Africa This Week 102222: Somalia’s Petroleum Exploration Agreement, South Africa’s Crypto Regulations, Nigeria’s #EndSARS Remembrance, And More
Coastline Exploration, based in the United States, announced on Friday that Somalia has inked a petroleum exploration agreement for seven offshore blocks. Investor interest in the hydrocarbon potential of other regions of East Africa has been sparked by hydrocarbon discoveries in Uganda and Kenya, as well as enormous gas discoveries in Mozambique and Tanzania. Reports revealed that Abdirizak Omar Mohamed,added that the agreement with Coastline was the culmination of a pre-agreement that was initially signed in February. The East African-focused upstream oil and gas business announced in a statement on Friday that it had given the government a $7 million signing bonus and would now move forward with exploration. In 2019, Somalia established a law governing the petroleum industry, opening the door for exploration, particularly near the coast.
According to a notice published in the government gazette on Wednesday, South Africa’s financial authorities have categorised cryptocurrency assets as financial products, making them subject to regulation. The Financial Sector Conduct Authority (FSCA) stated in the brief notice that as of the date of publication, a crypto asset, which it referred to as “a digital representation of value,” must be regulated in South Africa. The government had earlier stated that it intends to enact regulations that cover licensing cryptocurrency trading firms and implementing foreign exchange controls. Financial regulators are debating how to control new digital currencies and tokens, whose prices have declined since November of last year. Cryptocurrency is a type of asset that can be exchanged, transferred, or kept electronically but is not created by a central bank.
According to Namibia’s mining and energy minister, Tom Alweendo, the country has tentatively agreed to a contract with the European Union to export its rare earth minerals, which are essential to the renewable energy industry. In an effort to lessen the EU’s reliance on Russian energy, officials from Namibia and the EU told Reuters in July that they were negotiating an agreement on minerals and hydrogen. Rare earth minerals like dysprosium and terbium, which are required for permanent magnets in the batteries of electric vehicles and wind turbines, are abundant in Namibia. According to a statement released by EU officials in July, the EU wants to make it easier for people to access minerals in Namibia and is planning geological projects to explore the country’s resources. Namibia is almost as big as the combined territory of France and Germany.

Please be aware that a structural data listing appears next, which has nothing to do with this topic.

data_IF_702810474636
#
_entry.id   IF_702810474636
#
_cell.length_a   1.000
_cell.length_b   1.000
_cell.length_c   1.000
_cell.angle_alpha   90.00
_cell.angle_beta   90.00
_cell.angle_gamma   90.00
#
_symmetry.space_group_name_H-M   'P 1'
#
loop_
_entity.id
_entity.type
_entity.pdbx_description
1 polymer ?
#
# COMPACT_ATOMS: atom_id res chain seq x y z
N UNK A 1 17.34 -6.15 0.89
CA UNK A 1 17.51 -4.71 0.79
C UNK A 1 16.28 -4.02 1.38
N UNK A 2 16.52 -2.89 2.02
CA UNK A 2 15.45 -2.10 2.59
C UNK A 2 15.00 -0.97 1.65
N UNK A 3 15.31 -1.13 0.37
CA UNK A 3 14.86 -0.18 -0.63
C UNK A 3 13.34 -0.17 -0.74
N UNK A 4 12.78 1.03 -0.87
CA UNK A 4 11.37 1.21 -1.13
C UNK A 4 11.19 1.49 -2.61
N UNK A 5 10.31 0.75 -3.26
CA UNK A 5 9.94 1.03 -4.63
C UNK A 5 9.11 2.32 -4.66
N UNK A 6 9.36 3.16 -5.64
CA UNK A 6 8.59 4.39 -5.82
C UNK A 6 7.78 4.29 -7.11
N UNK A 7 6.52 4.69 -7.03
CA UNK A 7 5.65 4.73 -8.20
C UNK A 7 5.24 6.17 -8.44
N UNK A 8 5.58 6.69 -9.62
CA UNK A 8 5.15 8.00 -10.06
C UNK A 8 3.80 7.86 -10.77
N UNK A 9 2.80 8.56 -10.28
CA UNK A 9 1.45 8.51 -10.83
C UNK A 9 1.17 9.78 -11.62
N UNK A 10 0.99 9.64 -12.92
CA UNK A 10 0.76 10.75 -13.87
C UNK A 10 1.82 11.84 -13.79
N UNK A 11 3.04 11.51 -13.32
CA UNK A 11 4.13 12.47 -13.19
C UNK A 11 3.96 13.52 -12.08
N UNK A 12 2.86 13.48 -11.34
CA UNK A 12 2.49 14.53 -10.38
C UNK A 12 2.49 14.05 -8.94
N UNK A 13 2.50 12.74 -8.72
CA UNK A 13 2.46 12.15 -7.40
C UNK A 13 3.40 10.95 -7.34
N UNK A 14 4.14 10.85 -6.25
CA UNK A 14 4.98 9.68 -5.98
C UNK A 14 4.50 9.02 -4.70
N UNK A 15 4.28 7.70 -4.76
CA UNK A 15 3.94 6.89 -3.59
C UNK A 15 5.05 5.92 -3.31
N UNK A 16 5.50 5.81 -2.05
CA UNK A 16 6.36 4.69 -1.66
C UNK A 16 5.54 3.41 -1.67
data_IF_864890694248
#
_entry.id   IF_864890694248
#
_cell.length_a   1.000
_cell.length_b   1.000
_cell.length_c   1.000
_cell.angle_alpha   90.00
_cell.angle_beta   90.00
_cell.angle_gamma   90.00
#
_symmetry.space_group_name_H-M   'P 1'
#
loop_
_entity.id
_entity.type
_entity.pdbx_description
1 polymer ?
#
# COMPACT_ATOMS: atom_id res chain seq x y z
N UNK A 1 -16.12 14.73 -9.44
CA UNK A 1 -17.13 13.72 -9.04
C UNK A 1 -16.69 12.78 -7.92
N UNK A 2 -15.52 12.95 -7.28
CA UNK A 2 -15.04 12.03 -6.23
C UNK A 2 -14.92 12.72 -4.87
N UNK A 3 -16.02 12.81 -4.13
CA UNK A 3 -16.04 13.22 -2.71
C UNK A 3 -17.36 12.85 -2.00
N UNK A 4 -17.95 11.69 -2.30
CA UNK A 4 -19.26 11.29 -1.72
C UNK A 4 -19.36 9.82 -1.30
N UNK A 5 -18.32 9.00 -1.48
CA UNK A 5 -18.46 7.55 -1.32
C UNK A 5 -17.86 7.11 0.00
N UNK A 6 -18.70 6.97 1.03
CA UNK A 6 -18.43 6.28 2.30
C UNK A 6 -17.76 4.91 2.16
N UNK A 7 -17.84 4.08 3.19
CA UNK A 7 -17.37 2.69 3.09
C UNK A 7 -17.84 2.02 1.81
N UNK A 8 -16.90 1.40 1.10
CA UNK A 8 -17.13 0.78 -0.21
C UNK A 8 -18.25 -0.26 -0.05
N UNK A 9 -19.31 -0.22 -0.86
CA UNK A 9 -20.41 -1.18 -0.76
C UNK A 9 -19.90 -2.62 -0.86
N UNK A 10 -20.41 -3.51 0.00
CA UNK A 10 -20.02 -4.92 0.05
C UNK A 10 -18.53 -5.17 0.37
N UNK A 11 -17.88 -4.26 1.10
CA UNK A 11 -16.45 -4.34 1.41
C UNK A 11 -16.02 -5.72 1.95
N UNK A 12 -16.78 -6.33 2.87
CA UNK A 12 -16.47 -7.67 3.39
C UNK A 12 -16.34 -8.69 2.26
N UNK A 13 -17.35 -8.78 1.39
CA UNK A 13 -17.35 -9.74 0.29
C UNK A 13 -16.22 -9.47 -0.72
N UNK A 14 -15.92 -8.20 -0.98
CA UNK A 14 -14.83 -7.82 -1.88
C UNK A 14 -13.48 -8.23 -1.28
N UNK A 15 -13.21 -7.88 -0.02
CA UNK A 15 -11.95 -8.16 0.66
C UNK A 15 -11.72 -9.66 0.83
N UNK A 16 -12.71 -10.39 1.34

In the Mubende district of central Uganda, 24 people have passed away in the thirty days since Uganda proclaimed an Ebola outbreak. The government claims to have placed more than 80 people in various isolation facilities under obligatory quarantine while being monitored for 21 days. The incubation period for Ebola is thought to be 21 days starting on the day of contact. In a broadcast public address, Yoweri Museveni, the president of Uganda, has issued a 21-day travel restriction in the two districts of Mubende and Kassanda. The purpose of the lockdown, which has turned the villagers and police against one another, is to stop the Ebola virus from spreading outside of the two districts. Dr. Jane Ruth Aceng, the minister of health, claims that the limitations are limiting the spread and enabling health officials to control contact tracing. Doctors have been searching for a vaccine ever since the Sudan variant, which was first discovered in Uganda in the early 2000s, made a comeback. According to Aceng, two vaccines from the U.K. and the U.S. are prepared for testing in the nation.
The African Union (AU) is hosting talks in South Africa on Monday to try to put an end to the two-year conflict in the nation’s north. The rebel authorities in Ethiopia’s Tigray region have confirmed their participation in those talks. The Ethiopian federal government, led by Prime Minister Abiy Ahmed, declared on Thursday that it would participate in the negotiations. However, neither the AU, which is based in Addis Ababa, nor Pretoria have formally confirmed this. Ethiopia has been at war with the rebel authorities in Tigray since November 2020. Previous negotiations, which the AU had called for early in October in South Africa, had collapsed due to organizational issues before they had even started. Olusegun Obasanjo is serving as the AU’s High Representative for the Horn of Africa and is in charge of the mediation efforts. On Friday, he gave a report to the Peace and Security Council (PSC) of the pan-African organization “on the peace process for Ethiopia. The PSC, the organization within the pan-African organization responsible for handling conflicts and security-related issues, met behind closed doors for the first time since fighting resumed in northern Ethiopia on August 24. This conflict ended a five-month cease-fire and the tenuous prospects for negotiations that it had raised.